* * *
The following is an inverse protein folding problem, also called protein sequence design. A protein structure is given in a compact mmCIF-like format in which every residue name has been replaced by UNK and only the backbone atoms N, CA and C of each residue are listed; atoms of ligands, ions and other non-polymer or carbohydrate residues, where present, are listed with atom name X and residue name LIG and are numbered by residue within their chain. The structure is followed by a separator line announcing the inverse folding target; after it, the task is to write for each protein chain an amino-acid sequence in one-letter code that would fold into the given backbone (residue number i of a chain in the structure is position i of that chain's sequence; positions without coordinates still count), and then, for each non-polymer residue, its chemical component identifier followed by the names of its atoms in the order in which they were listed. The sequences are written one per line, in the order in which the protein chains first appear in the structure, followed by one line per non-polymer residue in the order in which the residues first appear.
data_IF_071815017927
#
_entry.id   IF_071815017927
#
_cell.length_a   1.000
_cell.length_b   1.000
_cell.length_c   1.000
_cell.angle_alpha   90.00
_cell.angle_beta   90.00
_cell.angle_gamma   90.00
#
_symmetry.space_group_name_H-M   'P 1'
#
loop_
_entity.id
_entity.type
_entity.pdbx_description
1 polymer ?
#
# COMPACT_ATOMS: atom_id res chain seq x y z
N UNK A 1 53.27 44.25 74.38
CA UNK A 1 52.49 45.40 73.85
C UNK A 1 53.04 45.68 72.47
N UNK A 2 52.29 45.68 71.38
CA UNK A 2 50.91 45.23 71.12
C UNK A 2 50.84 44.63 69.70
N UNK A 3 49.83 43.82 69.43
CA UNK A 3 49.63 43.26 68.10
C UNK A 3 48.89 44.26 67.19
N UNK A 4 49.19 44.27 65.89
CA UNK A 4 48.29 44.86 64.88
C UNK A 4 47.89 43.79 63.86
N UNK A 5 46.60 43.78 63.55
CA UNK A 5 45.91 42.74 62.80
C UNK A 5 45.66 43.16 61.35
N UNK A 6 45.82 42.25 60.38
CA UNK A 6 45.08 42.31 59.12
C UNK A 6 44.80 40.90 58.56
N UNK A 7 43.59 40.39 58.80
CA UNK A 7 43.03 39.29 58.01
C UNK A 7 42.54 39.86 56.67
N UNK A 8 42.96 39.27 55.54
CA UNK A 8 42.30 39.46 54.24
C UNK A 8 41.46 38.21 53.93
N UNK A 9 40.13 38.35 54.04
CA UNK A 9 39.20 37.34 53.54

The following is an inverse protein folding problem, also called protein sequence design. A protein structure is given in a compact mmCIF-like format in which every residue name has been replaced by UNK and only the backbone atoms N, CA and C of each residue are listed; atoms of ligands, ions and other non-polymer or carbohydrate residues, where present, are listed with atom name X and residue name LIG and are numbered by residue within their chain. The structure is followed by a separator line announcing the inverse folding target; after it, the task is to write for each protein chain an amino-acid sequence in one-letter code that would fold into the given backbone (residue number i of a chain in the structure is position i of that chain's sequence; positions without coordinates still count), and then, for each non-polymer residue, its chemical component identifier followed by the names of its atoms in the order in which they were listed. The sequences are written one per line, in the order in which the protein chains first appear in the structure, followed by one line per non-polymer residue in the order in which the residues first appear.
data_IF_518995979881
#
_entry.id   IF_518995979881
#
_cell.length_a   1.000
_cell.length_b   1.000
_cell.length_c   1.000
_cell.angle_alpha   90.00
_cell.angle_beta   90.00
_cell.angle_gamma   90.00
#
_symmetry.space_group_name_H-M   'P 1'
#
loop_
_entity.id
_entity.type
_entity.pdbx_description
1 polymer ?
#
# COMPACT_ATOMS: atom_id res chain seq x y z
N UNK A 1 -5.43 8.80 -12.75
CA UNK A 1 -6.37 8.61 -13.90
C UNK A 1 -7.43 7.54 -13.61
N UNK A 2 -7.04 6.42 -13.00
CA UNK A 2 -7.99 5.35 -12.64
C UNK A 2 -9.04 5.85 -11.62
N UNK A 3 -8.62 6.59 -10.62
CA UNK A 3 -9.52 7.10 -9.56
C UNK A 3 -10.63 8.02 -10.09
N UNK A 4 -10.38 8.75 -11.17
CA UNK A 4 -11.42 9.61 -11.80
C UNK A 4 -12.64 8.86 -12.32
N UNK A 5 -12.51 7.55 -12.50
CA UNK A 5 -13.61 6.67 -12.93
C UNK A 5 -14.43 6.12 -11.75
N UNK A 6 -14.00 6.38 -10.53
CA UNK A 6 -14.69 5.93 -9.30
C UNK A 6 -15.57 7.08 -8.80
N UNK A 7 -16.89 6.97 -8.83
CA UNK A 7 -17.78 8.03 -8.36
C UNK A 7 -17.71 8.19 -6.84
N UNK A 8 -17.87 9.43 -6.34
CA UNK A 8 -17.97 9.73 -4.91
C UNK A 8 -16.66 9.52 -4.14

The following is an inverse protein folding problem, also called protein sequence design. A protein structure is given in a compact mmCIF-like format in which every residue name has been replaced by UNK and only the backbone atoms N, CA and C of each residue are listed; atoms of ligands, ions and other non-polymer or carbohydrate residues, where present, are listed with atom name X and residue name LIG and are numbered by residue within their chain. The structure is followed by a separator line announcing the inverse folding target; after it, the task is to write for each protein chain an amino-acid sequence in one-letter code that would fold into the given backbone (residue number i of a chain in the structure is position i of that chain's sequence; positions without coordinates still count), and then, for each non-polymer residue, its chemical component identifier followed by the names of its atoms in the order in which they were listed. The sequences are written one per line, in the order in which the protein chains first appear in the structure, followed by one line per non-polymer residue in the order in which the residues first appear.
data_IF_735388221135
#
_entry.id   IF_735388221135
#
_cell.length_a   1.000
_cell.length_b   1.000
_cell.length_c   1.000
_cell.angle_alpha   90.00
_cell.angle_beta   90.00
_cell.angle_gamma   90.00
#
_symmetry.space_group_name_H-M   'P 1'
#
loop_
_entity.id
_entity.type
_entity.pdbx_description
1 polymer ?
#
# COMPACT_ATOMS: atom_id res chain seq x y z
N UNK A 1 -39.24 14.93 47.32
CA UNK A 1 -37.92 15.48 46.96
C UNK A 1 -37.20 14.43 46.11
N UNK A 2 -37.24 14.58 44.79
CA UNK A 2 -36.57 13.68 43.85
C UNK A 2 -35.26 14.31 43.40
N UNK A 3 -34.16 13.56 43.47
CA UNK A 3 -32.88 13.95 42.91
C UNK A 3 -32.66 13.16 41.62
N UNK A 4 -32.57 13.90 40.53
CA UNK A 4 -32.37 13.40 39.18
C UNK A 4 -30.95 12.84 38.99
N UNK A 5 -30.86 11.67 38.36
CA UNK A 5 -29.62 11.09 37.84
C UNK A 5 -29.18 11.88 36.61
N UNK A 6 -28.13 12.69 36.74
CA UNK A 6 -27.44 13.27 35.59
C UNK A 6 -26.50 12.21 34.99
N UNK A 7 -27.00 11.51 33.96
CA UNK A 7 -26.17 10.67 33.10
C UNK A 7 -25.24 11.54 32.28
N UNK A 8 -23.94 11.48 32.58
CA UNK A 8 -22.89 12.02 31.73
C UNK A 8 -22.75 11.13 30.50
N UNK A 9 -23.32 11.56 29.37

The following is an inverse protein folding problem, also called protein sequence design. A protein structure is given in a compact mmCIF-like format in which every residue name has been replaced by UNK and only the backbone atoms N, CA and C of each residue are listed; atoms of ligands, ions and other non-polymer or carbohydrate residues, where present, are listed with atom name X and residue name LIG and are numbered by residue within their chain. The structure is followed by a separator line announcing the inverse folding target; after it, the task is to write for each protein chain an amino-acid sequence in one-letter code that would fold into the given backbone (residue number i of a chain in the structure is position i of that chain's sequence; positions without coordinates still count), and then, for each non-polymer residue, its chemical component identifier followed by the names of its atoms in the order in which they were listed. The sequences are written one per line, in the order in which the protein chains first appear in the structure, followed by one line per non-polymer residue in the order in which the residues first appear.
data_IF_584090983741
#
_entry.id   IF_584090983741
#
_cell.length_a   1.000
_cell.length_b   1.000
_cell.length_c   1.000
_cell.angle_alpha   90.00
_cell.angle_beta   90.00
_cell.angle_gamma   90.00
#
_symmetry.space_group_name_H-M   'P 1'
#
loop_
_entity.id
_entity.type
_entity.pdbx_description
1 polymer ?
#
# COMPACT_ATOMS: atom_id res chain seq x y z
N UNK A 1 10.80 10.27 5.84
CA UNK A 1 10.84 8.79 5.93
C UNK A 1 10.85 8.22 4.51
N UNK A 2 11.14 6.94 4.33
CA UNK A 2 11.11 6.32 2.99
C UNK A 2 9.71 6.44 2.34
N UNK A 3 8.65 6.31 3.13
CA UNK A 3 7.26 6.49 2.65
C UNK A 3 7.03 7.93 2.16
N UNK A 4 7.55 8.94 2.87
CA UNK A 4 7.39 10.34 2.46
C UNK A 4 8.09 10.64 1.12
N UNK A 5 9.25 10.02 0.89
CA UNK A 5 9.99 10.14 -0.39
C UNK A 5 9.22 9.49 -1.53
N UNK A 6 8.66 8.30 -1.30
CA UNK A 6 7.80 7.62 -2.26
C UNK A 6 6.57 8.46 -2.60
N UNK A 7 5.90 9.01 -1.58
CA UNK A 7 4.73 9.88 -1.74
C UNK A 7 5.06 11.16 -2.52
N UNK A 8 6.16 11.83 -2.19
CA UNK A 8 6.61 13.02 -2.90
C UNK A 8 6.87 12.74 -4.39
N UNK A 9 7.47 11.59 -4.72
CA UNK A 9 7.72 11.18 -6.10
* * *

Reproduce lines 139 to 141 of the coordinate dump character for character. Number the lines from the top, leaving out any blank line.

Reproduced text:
The following is an inverse protein folding problem, also called protein sequence design. A protein structure is given in a compact mmCIF-like format in which every residue name has been replaced by UNK and only the backbone atoms N, CA and C of each residue are listed; atoms of ligands, ions and other non-polymer or carbohydrate residues, where present, are listed with atom name X and residue name LIG and are numbered by residue within their chain. The structure is followed by a separator line announcing the inverse folding target; after it, the task is to write for each protein chain an amino-acid sequence in one-letter code that would fold into the given backbone (residue number i of a chain in the structure is position i of that chain's sequence; positions without coordinates still count), and then, for each non-polymer residue, its chemical component identifier followed by the names of its atoms in the order in which they were listed. The sequences are written one per line, in the order in which the protein chains first appear in the structure, followed by one line per non-polymer residue in the order in which the residues first appear.
data_IF_584090983741
#